First up for today’s blog post, the hunting weekend forecast. All week I have been warning about the potential of some rain and snow for opening day. A couple days ago we noticed a trend for that potential messy weather to hold off until later in the day on Saturday and that still looks to be the case. While, I have made a big deal about this storm system throughout the week, it is NOT a big storm by Wisconsin standards.
The weather should be fairly tranquil at sunrise on Saturday with an east wind around 5-10 mph. It will be a little more northeasterly in the northwoods and a bit more southeasterly south of Marathon county. Skies should be partly or mostly cloudy with temps in the upper 20s. The morning hours, through midday, should be mostly dry. The highest chance of rain will be around mid to late afternoon and continuing into the evening. The rain will be light. I am only expecting a tenth of and inch or two. North and west of Marathon county is where the rain will mix with sleet and snow.
The highest chance for 2 to 4 inches accumulation will be north of highway 8. Between highway 64 and highway 8, there will likely be a slushy inch or so of sleet and snow. High temps will range from the mid 30s in the far north to the mid 40s south of Point and Rapids.
The messy precipitation will end late Saturday night leaving us with a dry Sunday (except for a few lake effect snow showers in northern Vilas county Sunday morning). The wind will be a little gusty out of the northwest early Sunday but then die down for the afternoon. We will have partly or mostly sunny skies to round out the weekend but it will be colder. High temps will only reach the low 30s on Sunday.
There you have it. A detailed look at the hunting forecast. After the weekend, please comment in the blog to let me know how accurate it turned out at your hunting cabin.
And for the best news of the day, maybe the week, or year. The US birthrate continues to decline, for the third year in a row! Many headlines are “blaming” the poor economy. I don’t think there is a need to use the negatively connoted word “blame” in this story. We should be celebrating instead. Fewer births means less future pollution. Fewer babies means less disposable diapers filling up landfills. Fewer kids would likely mean fewer families needing welfare. A lower growth rate means less future urban sprawl and traffic.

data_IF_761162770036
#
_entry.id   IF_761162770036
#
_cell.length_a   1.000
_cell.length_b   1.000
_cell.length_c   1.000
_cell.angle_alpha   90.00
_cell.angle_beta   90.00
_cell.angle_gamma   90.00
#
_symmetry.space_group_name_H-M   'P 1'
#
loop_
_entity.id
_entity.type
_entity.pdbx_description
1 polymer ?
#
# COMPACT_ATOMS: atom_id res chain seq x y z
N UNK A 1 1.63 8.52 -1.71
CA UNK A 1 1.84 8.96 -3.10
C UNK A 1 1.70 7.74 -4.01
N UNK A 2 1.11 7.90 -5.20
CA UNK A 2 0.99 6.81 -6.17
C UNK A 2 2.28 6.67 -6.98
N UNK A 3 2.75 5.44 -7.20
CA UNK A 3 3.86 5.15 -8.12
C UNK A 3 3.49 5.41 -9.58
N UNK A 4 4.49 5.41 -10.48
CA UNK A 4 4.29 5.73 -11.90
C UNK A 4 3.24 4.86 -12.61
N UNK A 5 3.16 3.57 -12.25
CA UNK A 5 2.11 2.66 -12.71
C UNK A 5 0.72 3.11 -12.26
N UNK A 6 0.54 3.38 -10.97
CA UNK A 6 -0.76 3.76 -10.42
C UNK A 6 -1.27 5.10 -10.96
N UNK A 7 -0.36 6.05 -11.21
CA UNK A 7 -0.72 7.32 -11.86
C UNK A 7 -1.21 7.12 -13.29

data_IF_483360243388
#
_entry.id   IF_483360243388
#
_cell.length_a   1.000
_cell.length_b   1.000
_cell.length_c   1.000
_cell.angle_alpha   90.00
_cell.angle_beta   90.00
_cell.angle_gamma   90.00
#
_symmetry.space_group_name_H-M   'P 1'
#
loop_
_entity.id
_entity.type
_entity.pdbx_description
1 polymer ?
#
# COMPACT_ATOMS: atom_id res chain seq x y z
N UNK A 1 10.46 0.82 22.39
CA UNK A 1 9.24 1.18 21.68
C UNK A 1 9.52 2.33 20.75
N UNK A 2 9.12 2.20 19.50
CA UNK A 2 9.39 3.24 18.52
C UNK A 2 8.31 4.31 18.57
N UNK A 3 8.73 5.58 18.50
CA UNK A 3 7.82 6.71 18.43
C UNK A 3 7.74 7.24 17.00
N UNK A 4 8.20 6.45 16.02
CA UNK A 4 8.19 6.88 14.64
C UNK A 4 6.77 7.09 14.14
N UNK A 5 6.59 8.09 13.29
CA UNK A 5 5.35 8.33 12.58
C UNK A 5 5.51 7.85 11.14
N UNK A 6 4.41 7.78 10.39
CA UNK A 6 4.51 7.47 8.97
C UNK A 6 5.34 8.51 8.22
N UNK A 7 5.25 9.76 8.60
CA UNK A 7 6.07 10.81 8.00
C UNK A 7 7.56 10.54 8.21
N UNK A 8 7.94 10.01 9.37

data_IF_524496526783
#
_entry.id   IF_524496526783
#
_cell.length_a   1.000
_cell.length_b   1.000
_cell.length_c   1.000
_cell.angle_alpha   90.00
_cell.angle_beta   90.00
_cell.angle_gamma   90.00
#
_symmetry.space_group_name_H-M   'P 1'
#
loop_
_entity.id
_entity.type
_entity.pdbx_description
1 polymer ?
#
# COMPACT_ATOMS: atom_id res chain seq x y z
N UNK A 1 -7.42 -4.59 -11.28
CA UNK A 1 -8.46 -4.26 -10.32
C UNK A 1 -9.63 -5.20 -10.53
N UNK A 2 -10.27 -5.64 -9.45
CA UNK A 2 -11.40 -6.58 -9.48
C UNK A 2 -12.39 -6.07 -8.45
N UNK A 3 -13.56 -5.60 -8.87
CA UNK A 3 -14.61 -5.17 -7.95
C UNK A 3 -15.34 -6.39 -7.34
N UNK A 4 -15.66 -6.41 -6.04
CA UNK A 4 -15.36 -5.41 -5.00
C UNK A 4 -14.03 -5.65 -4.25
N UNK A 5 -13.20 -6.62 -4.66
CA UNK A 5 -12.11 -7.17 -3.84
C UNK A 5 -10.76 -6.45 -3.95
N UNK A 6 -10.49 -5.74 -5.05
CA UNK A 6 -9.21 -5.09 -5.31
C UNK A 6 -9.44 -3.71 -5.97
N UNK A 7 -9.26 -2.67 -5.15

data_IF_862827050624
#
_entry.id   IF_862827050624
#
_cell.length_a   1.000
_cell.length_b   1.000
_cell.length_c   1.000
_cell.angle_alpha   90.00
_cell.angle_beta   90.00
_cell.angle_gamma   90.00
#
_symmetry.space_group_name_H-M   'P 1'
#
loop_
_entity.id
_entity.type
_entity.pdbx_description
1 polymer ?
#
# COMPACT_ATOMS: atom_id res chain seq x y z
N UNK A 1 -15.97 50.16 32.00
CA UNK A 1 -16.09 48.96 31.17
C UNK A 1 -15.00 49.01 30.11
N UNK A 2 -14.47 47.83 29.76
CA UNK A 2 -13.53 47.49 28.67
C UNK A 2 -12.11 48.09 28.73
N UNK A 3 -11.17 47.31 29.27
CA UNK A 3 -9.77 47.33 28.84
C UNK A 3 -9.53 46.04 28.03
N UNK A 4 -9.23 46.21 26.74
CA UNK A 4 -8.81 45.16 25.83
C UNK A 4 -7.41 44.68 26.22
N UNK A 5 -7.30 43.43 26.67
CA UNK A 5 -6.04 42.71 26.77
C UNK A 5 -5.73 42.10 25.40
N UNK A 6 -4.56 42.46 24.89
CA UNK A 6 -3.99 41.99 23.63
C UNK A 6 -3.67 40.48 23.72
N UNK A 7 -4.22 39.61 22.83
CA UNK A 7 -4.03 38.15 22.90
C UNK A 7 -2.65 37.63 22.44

Now don’t go assuming I am a supporter of the Voluntary Human Extinction Movement. I am plenty fine with having people on the earth. I am just happy with the number that we have now (around 7 billion). If the population remains stable or even goes down a little in coming decades, it wouldn’t bother me one bit. I know some people are worried about a demographic implosion in “western” countries, but the birth rate is going down in most other areas of the world as well.
The main problem with a stable population is that it does not match with our traditional metrics of economic health. Throughout the last couple of centuries, an expanding economy and general measures of societal well-being were all based on “growth”. Meaning that as long as a country was popping out more kids, building more skyscrapers, paving over more of the land, and sending cities sprawling out into the countryside, then everything was awesome. As I have mentioned before, I think we need to start using smarter metrics of what constitutes societal and individual “economic” well-being.
As for the saying “children are the future”. That is still true in the present day, but it does not mean we all need to have large families, when one will do. Also, I am a big supporter of keeping present generations around much longer through healthy life extension and rejuvenation. I reject the notion that older generations are NOT the future. I would love to keep their wisdom and experience around for years to come.
Have a good weekend! Meteorologist Justin Loew.
This post was written by jloew on November 18, 2011